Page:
97
Check Prices
Estimated Price:
0.00
100
Check Prices $6841
Select any two CPUs for comparison
VS

CPU Core Details

CPU Codename - Ivy Bridge
MoBo Socket LGA 1200 LGA 2011/Socket R
Notebook CPU no no
Release Date 04 Feb 2020 18 Feb 2014
CPU Link GD Link GD Link
Approved

CPU Technical Specifications

{
CPU Cores 10 15
CPU Threads 20 30
Clock Speed 2.8 GHz 2.8 GHz
Turbo Frequency 4.7GHz 3.4 GHz
Max TDP 65 W 155 W
Lithography 14 nm 22 nm
Bit Width 64 Bit 64 Bit
Max Temperature 100°C 77°C
Virtualization Technology no no

CPU Cache and Memory

L1 Cache Size - 960 KB
L2 Cache Size - 3840 KB
L3 Cache Size 20 MB 37.5 MB
Memory Types
Max Memory Size 128 GB -
Memory Channels 2 -
ECC Memory Support no no

CPU Graphics

Integrated Graphics no no
Base GPU Frequency - -
Max GPU Frequency - -
DirectX - -
Displays Supported - -

CPU Mini Review

Mini Review The Core i9-10900E 10-Core 2.80GHz is a CPU based on a refinement of the 14nm++ Comet Lake-S microarchitecture. It offers 10 physical cores (20 logical), initially clocked at 2.80 GHz, which may go up to 4.70 GHz using 10 cores with Turbo Boost. The Core i9-10900E has 20MB of L3 Cache. Xeon E7-8890 v2 is a server processor based on the Ivy Bridge architecture. It offers 15 Ivy Bridge-EX Cores (30 logical, clocked at 2.8GHz that go up to 3.4GHz, in Turbo Mode. It also offers over 37MB of L3 Cache and may consume up to 155 Watts. Its performance, just like its price, is outstanding and though not meant for gaming, the processor easily beats any Core i7 processor.

Gaming Performance Comparison

In terms of overall gaming performance, the Intel Xeon E7-8890 v2 is massively better than the Intel Core i9-10900E 10-Core 2.80GHz when it comes to running the latest games. This also means it will be less likely to bottleneck more powerful GPUs, allowing them to achieve more of their gaming performance potential.

Both the Core i9-10900E 10-Core 2.80GHz and the Xeon E7-8890 v2 were released at the same time, so are likely to be quite similar.

Both CPUs exhibit very powerful performance, so it probably isn't worth upgrading from one to the other, as both are capable of running even the most demanding games at the highest settings (assuming they are accompanied by equivalently powerful GPUs).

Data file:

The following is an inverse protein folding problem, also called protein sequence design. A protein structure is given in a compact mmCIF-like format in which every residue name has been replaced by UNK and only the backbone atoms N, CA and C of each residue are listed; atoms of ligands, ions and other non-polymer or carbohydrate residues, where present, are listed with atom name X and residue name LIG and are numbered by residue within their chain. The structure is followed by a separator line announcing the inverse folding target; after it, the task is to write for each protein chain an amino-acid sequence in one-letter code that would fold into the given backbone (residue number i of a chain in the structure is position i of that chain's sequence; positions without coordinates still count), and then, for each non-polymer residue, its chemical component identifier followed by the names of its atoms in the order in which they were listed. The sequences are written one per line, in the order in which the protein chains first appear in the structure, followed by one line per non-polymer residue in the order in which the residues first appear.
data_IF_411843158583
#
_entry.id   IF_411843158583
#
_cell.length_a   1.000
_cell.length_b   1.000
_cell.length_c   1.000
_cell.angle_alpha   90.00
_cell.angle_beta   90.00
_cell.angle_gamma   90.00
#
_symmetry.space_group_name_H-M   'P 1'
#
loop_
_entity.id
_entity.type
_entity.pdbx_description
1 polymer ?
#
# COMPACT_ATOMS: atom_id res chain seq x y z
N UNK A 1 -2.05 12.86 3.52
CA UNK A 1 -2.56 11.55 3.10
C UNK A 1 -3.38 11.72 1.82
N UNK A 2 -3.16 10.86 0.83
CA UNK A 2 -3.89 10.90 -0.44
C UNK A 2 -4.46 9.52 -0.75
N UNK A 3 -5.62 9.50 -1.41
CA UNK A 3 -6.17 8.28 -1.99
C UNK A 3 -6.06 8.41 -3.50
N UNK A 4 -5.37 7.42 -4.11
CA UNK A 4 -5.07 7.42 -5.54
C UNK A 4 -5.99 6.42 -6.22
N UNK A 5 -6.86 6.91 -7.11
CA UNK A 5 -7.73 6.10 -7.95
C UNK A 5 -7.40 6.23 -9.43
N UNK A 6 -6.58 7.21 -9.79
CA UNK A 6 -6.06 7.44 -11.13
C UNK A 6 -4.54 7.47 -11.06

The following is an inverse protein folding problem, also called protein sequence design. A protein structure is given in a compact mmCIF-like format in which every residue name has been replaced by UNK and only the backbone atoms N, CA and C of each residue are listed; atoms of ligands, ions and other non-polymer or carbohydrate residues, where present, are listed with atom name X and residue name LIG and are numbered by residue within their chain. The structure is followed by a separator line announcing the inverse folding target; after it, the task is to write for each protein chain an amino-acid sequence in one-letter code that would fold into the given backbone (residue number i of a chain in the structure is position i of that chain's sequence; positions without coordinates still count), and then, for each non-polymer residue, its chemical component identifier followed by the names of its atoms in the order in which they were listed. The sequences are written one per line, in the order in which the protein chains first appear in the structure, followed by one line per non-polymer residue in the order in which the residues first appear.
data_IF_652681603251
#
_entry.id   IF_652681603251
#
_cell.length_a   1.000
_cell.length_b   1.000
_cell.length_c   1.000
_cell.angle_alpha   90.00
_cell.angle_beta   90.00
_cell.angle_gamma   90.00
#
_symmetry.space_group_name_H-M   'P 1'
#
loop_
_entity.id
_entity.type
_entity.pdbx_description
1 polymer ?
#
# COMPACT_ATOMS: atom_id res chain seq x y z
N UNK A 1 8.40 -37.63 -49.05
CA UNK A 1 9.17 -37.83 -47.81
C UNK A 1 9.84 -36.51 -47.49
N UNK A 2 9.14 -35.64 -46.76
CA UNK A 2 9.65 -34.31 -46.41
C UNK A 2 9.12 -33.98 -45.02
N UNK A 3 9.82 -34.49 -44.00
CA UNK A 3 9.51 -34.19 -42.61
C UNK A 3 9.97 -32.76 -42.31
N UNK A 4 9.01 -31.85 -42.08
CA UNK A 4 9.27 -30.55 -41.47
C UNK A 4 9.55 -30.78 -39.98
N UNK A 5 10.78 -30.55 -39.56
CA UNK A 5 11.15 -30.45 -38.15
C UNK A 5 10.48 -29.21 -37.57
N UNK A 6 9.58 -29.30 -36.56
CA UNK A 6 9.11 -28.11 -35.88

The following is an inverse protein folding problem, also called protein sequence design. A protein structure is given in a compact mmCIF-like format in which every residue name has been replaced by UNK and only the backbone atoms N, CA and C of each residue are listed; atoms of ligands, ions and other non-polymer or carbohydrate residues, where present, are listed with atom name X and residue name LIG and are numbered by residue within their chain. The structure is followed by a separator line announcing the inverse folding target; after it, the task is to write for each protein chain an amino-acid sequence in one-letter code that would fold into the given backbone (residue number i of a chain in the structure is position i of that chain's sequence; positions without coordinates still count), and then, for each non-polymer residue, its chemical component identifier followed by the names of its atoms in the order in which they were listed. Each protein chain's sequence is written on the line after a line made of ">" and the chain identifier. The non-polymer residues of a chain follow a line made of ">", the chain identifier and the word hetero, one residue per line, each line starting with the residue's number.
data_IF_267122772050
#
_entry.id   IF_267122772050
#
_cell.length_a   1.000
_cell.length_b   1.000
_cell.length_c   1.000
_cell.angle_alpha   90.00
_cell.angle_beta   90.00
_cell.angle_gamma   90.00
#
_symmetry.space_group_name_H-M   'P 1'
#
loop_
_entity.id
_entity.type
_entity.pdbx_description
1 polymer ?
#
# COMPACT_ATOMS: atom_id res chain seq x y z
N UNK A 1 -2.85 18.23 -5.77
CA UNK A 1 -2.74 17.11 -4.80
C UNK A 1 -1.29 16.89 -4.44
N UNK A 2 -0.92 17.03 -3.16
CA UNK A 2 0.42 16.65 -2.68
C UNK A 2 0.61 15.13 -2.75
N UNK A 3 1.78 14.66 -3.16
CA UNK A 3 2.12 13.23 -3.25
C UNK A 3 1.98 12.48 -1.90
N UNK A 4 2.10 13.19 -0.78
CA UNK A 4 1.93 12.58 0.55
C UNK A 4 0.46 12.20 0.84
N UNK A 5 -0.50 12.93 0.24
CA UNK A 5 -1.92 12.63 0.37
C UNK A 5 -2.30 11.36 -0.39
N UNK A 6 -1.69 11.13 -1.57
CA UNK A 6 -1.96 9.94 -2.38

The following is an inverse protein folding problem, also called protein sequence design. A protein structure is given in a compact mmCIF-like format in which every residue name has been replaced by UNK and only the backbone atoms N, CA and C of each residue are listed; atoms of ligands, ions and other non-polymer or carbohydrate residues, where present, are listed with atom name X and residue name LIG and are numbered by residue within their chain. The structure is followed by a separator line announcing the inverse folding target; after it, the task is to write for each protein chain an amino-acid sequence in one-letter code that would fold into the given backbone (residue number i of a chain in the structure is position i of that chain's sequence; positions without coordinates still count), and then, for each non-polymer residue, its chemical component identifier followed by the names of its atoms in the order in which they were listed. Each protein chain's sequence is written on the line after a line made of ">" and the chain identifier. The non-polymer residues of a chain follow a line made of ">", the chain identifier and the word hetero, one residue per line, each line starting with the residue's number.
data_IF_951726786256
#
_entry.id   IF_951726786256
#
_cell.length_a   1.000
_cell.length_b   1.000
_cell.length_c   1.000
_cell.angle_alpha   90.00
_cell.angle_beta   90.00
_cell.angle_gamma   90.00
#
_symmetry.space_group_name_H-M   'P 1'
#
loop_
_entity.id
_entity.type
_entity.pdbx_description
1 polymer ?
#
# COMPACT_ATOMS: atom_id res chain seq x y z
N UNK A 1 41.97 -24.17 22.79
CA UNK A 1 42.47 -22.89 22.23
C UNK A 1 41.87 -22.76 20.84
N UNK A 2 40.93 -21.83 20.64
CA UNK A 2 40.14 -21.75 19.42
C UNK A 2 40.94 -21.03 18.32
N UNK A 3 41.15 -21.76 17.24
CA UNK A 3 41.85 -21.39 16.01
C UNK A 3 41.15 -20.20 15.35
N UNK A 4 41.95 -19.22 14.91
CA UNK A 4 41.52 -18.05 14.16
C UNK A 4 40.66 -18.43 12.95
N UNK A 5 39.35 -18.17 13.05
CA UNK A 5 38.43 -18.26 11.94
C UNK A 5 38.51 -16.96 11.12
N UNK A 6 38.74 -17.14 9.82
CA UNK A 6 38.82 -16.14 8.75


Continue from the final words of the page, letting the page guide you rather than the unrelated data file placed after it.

The 15 has 5 more cores than the Core i9-10900E 10-Core. 15 cores is probably excessive if you mean to just run the latest games, as games are not yet able to harness this many cores. The 10 cores in the Core i9-10900E 10-Core is more than enough for gaming purposes. However, if you intend on running a server with the 15, it would seem to be a decent choice.

The Xeon E7-8890 v2 has 10 more threads than the Core i9-10900E 10-Core. Both the Core i9-10900E 10-Core and the Xeon E7-8890 v2 use hyperthreading. The Core i9-10900E 10-Core has 2 logical threads per physical core and the Xeon E7-8890 v2 has 2.

Multiple threads are useful for improving the performance of multi-threaded applications. Additional cores and their accompanying thread will always be beneficial for multi-threaded applications. Hyperthreading will be beneficial for applications optimized for it, but it may slow others down. For games, the number of threads is largely irrelevant, as long as you have at least 2 cores (preferably 4), and hyperthreading can sometimes even hit performance.

More important for gaming than the number of cores and threads is the clock rate. Problematically, unless the two CPUs are from the same family, this can only serve as a general guide and nothing like an exact comparison, because the clock cycles per instruction (CPI) will vary so much.

The Core i9-10900E 10-Core and Xeon E7-8890 v2 are not from the same family of CPUs, so their clock speeds are by no means directly comparable. Bear in mind, then, that while the Core i9-10900E 10-Core and the Xeon E7-8890 v2 both have the same clock frequency, this is by no means an indicator that the two CPUs will provide the same level of performance. As such, we need to look elsewhere for more reliable comparisons.

Aside from the clock rate, the next-most important CPU features for PC game performance are L2 and L3 cache size. Faster than RAM, the more cache available, the more data that can be stored for lightning-fast retrieval. L1 Cache is not usually an issue anymore for gaming, with most high-end CPUs eking out about the same L1 performance, and L2 is more important than L3 - but L3 is still important if you want to reach the highest levels of performance. Bear in mind that although it is better to have a larger cache, the larger it is, the higher the latency, so a balance has to be struck.

The maximum Thermal Design Power is the power in Watts that the CPU will consume in the worst case scenario. The lithography is the semiconductor manufacturing technology being used to create the CPU - the smaller this is, the more transistors that can be fit into the CPU, and the closer the connections. For both the lithography and the TDP, it is the lower the better, because a lower number means a lower amount of power is necessary to run the CPU, and consequently a lower amount of heat is produced.